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Even in the bad years which were a problem for many European countries, the Federal Republic of Austria produced some pretty impressive economic indicators. According to KMPG, Austria’s GDP grew between 2006 and 2010 by just under 28 billion Euros, with inflation and unemployment barely changing in the same period. Now that Europe’s economy has turned the corner, many are eyeing the nearest neighbor of Germany – which has really led the Eurozone into recovery - as the smart place to invest.

With just over 32,000 square miles of space, Austria is one of the smaller European countries and, because much of the land is mountainous, real estate development opportunities are thin on the ground. This means – in recent years, at least – that supply shortage tends to drive the market. Those looking at property for sale within Austria can expect capital growth rates of around four per cent these days, something that investors in other Eurozone states’ property markets could only hope for. Additionally, the republic’s very high occupancy rates mean that rental yields tend to be higher than elsewhere. Furthermore, this is the case with smaller housing units as well as larger ones. Even throughout the years of Eurozone stagnation, following the global economic crisis, Austrian real estate has continued to return handsome growth, both capital returns and rental income.

In terms of being attractive to foreign investment, the legal system and tax regime in Austria are both well established and unproblematic. The country offers several forms of tax relief for overseas investors, notably when investment is made into companies that undertake research and development activities. In 2011, Austria was able to announce that 2.79 per cent of its GDP was devoted to R&D. This is significantly better than the average within the European Union. Investors should be aware that no limit is place transferring funds that are related to inward investment to Austria from outside of the country.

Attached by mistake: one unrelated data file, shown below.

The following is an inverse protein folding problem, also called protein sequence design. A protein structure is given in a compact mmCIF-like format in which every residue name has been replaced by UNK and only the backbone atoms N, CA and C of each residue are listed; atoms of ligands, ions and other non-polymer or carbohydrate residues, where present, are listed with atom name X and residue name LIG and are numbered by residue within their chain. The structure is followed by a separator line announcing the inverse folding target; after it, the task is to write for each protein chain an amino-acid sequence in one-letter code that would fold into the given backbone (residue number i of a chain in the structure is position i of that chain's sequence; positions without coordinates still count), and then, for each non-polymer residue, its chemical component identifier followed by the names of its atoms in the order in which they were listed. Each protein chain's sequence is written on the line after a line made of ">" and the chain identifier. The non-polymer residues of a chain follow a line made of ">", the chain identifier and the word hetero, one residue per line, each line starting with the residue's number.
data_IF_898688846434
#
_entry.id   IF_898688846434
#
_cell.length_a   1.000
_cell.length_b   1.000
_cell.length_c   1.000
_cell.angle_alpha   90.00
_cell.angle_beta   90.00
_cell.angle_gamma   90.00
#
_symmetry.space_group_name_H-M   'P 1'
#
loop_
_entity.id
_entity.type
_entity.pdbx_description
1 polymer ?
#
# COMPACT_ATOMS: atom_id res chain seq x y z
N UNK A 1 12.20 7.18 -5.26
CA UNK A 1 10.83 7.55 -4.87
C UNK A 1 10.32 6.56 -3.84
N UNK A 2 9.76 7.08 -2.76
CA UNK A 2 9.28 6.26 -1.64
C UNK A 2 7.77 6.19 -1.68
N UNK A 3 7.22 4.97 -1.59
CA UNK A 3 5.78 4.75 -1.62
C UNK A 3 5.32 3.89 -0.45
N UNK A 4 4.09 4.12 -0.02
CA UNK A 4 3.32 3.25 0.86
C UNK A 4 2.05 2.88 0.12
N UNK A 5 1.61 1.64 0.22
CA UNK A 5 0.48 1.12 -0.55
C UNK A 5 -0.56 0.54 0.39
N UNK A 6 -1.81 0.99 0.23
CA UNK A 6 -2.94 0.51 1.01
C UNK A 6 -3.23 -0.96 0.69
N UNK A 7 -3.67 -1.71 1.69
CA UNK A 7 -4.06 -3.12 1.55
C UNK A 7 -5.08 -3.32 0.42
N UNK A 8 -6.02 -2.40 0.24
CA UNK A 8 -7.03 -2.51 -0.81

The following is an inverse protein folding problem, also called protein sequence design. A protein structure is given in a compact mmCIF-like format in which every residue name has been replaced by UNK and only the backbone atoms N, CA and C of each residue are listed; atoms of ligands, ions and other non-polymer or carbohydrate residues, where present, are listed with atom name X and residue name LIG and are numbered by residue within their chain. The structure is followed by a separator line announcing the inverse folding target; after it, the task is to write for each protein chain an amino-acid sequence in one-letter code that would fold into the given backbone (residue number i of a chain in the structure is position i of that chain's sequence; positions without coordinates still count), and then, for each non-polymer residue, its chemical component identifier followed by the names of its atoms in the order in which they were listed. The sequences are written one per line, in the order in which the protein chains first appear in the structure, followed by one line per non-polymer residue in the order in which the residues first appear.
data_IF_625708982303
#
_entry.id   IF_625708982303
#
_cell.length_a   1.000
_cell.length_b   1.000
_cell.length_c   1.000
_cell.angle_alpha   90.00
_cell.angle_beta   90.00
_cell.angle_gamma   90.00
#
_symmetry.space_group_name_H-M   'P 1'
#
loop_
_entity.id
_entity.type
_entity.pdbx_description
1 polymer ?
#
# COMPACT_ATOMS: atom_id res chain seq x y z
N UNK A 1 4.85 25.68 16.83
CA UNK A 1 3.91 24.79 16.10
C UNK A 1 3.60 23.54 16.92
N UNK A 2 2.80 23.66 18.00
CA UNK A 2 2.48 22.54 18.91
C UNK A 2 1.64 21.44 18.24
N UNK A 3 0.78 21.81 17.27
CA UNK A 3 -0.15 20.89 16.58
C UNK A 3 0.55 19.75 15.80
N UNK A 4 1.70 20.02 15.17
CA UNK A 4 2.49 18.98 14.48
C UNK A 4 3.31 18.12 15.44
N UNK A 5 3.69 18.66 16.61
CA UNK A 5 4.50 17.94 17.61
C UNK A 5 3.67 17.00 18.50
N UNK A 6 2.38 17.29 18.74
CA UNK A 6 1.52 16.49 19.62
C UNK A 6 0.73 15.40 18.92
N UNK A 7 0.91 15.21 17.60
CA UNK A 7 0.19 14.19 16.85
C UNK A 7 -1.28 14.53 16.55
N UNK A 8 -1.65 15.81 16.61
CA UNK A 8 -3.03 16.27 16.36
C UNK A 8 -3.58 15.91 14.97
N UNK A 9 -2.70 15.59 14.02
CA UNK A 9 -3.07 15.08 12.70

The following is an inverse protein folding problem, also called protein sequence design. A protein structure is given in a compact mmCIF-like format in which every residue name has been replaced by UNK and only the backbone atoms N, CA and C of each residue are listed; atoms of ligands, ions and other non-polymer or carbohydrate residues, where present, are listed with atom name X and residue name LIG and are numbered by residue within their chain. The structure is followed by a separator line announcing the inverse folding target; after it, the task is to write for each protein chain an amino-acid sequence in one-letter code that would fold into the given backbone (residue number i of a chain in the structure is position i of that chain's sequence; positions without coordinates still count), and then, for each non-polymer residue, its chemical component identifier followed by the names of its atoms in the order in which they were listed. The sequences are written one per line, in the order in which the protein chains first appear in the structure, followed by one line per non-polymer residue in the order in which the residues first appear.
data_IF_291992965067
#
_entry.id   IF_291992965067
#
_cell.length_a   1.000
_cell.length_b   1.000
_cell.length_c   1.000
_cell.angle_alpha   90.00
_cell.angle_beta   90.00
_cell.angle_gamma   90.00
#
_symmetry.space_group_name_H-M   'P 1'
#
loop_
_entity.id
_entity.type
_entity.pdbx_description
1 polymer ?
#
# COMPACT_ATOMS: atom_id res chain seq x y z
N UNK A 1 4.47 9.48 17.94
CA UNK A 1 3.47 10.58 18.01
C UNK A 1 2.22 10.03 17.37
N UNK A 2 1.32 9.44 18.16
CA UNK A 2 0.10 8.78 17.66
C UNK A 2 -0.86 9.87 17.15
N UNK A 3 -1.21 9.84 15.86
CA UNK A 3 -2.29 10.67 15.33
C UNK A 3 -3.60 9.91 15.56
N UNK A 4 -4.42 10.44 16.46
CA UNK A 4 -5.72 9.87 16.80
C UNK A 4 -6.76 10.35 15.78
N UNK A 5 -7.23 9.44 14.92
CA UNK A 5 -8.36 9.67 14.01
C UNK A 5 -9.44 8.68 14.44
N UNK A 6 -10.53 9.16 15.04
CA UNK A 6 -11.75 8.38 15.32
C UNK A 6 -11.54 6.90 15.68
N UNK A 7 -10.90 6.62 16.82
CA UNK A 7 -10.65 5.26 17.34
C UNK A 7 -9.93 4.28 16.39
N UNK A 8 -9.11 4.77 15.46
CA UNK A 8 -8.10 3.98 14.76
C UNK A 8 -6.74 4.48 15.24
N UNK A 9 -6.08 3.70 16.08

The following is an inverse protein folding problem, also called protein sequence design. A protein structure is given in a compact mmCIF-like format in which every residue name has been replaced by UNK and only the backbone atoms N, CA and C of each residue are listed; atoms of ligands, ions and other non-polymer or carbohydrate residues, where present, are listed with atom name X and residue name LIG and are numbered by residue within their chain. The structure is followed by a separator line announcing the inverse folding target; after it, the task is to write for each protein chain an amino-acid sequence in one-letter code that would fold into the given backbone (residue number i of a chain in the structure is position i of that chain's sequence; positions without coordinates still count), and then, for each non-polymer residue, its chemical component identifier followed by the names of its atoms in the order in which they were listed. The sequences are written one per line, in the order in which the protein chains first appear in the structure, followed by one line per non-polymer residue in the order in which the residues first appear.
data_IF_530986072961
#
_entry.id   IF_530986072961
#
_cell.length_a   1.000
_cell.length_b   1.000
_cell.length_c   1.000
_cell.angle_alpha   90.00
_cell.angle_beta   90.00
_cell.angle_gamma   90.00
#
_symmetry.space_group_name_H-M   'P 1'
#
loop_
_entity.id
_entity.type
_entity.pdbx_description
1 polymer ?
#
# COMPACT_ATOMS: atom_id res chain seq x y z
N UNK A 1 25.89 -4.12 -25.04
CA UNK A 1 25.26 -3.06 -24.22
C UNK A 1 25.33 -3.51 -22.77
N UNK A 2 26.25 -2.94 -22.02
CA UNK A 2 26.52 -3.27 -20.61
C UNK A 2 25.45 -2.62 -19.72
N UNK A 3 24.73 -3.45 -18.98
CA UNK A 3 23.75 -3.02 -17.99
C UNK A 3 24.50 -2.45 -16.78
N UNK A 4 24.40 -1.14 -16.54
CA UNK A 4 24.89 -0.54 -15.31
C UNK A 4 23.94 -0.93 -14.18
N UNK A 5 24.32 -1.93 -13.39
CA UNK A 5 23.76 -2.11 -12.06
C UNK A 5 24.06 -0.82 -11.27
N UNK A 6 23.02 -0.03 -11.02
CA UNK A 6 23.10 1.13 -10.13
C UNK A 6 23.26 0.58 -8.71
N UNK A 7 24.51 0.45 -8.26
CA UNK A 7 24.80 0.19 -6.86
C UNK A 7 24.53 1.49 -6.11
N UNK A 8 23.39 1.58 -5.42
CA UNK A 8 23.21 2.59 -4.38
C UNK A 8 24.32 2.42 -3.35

From 2013, Austria has become the home to 14 new corporate headquarters – most of them attracted by the tax regime. The country also became home to 303 regional headquarters in the same period and Austria is now outstripping competitors like Poland and the Czech Republic in this regard. Because of its high quality graduates and central location in Europe – close to nearly all of the large economies that make up the Eurozone – Austria is only likely to become more popular among multinationals.

The standard of living in Austria is relatively high and this can put some investors off. Nevertheless, unit labor costs rose by only 0.7 per cent each year from 2006 averaged over five years. According to the national investment agency, this compares favorably with the higher cost increases posted in Germany - at 2.5 per cent - and other centrally located European states that ran at about 1.5 per cent. Those looking for an economy which offers great growth potential in the region, both in terms of real estate and business, really ought to consider giving the Alpine country a closer look.